john doe versus jihad 4-ever!!!For years, Cooter lived out behind the bowling alley on Willowtree Boulevard, getting by off an insurance settlement and the income from the aluminium cans he fished out of his neighbor's trash cans. Cooter watched TV, spent a lot of time surfing the Internet, stared out the window all day, and drank as much cheap beer as he could afford.
And one other thing: Cooter called the police. Cooter called the police two or three times a day, reporting trucks with bad mufflers, people who walked their dogs through the neighborhood and looked a little shifty, loud noises of unknown origin (which was usually someone at the bowling alley throwing trash in the dumpster), and squirrels that seemed a little crazy and might have the Black Death on 'em. Once he called the police seven times in one morning to report that a crowd was gathering for a riot; the dispatcher finally sent a sergeant out to make sure Cooter understood that his neighbor's four-year-old was allowed to have a birthday party without multijurisdictional riot control in place. Eventually everyone who answered the phone at the police department got to know Cooter's phone number, and they got used to ignoring his calls.
Then one day a group of bank robbers swooped in on Littleburgh to take down the town's biggest credit union. But right before the robbery, one of the criminals dropped his gun in a gas station parking lot while fishing out his wallet to pick up a pre-heist tallboy of MGD. The robber picked up the gun real fast, but the gas station owner saw the gun and called the police. When the officers arrived, they realized that the car in that gas station parking lot was the very same Ford Fairmont that had just been used during a robbery in a neighboring town, and they arrested every single one of those bank robbers before they had a chance to rob the credit union. The whole town was very happy.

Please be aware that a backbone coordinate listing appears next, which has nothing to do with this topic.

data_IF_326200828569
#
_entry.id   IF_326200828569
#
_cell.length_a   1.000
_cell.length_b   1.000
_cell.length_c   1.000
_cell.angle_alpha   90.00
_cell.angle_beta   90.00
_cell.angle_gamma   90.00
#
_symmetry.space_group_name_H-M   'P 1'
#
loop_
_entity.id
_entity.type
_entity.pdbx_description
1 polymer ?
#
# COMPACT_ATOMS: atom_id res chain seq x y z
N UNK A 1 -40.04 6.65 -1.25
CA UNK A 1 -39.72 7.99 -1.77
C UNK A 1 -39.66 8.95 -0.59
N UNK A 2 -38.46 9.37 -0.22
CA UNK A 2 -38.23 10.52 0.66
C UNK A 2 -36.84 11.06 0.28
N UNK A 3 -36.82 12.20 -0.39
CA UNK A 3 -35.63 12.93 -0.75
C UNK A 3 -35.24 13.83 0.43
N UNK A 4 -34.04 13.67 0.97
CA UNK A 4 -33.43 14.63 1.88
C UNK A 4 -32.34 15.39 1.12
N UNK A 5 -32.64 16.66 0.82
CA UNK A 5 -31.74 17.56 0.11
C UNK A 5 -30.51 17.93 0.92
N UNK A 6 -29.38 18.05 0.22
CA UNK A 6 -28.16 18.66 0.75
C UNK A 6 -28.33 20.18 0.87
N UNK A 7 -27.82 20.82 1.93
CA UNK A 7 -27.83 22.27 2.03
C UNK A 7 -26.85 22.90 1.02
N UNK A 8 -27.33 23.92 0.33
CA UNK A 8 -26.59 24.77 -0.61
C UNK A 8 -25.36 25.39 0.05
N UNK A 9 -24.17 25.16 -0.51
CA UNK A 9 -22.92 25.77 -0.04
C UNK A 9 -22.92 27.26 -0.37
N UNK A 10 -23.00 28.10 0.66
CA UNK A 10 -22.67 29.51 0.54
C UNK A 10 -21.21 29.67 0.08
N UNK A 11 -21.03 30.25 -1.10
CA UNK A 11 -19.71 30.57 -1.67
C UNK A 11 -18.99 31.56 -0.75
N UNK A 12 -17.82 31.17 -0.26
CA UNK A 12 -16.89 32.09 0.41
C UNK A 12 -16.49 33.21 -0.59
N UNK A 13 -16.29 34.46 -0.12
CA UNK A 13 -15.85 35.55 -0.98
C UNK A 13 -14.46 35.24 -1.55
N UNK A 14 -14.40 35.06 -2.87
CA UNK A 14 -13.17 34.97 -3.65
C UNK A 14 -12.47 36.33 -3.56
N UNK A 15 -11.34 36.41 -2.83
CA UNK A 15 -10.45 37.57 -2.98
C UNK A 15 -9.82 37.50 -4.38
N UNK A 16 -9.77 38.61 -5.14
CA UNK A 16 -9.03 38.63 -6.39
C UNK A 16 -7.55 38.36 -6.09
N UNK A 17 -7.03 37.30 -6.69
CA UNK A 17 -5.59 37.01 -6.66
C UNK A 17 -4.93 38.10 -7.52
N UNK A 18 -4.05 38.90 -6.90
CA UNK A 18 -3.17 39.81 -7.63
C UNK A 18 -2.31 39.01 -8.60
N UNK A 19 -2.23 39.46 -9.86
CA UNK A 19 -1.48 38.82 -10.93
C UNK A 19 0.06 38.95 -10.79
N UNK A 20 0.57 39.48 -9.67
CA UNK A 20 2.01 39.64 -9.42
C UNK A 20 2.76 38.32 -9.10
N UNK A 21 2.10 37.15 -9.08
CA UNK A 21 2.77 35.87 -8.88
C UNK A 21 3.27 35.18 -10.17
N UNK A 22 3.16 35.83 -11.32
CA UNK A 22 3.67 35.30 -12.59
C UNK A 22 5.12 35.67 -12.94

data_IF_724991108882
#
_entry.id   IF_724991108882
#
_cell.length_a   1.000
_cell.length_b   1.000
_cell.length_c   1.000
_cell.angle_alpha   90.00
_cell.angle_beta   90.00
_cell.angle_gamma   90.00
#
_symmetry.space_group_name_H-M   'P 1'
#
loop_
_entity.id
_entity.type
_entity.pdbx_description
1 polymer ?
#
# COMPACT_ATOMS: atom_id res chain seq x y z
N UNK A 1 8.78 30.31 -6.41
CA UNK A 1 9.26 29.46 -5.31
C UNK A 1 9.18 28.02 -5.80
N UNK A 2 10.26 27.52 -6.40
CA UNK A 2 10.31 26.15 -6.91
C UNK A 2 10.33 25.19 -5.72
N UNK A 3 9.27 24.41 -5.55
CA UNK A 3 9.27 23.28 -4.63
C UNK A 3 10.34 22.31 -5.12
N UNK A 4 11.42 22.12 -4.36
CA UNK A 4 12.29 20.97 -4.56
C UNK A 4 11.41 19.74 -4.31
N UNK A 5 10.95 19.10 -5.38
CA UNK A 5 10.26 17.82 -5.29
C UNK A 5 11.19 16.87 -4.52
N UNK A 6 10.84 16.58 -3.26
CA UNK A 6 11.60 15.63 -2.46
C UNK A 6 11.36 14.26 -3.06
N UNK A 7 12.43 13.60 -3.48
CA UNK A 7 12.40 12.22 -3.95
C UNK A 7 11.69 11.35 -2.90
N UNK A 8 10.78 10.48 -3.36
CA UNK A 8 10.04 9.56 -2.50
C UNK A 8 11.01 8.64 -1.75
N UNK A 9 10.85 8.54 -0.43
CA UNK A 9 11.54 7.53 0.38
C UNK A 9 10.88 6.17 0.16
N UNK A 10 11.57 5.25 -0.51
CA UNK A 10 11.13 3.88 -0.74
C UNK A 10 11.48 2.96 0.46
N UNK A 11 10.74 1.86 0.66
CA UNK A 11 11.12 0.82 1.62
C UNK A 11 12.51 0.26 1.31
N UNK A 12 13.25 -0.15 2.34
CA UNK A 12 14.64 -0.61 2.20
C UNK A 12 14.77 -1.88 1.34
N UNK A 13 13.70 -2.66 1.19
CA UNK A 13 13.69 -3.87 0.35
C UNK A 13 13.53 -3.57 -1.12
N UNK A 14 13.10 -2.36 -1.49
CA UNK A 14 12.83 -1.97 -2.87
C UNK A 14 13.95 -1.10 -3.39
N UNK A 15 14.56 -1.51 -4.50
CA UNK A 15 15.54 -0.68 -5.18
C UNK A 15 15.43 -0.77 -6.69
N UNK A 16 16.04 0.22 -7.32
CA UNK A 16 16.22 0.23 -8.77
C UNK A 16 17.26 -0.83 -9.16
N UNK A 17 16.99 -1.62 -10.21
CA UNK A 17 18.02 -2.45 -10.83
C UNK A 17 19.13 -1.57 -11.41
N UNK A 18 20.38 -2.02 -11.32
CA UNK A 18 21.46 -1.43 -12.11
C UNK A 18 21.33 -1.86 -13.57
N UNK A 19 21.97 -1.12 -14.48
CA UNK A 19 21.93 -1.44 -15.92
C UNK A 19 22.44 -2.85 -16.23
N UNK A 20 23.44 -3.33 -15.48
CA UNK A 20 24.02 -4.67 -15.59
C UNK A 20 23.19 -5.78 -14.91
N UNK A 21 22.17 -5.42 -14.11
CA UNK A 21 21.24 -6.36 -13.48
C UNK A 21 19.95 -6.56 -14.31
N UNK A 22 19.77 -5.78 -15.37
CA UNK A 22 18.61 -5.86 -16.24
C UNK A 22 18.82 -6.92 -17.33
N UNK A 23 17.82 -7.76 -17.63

That night, Cooter was watching TV and staring out the window, wondering if he should maybe call 911 to report the Toyota that just drove by the house and maybe seemed a little hinky for reasons he couldn't quite put a finger on. Then a stray cat ran across the roof, and Cooter never got to report the Toyota, because he was running to the phone to call in what he was pretty sure was the opening moments of a home invasion robbery.
As he hung up the phone, Cooter heard the anchor on the TV news talking about the robbers. They would have taken down the credit union, she said, if the gas station owner hadn't called in on that gun. Cooter's eyes went wide.
"You see that?" he said to his imaginary friend, a shiny silver iguana with spinning lollipops for eyes. "That gas station fella, he called the police, and he saved the whole town!"
Cooter looked around, his face shining. He felt, for the first time, that his life had meaning, really had meaning.
"Always call the police," he told his imaginary iguana friend, pride animating his voice. "That's how me and that gas station fella do it, you see. We're a... we're a band of warriors, standing up to all the evil in the world! Him and me, stopping robbers and everything!"
The iguana nodded sagely, in an imaginary way.
And then the night manager at the bowling alley brought out another load of trash, and Cooter called 911 to report in on the sound.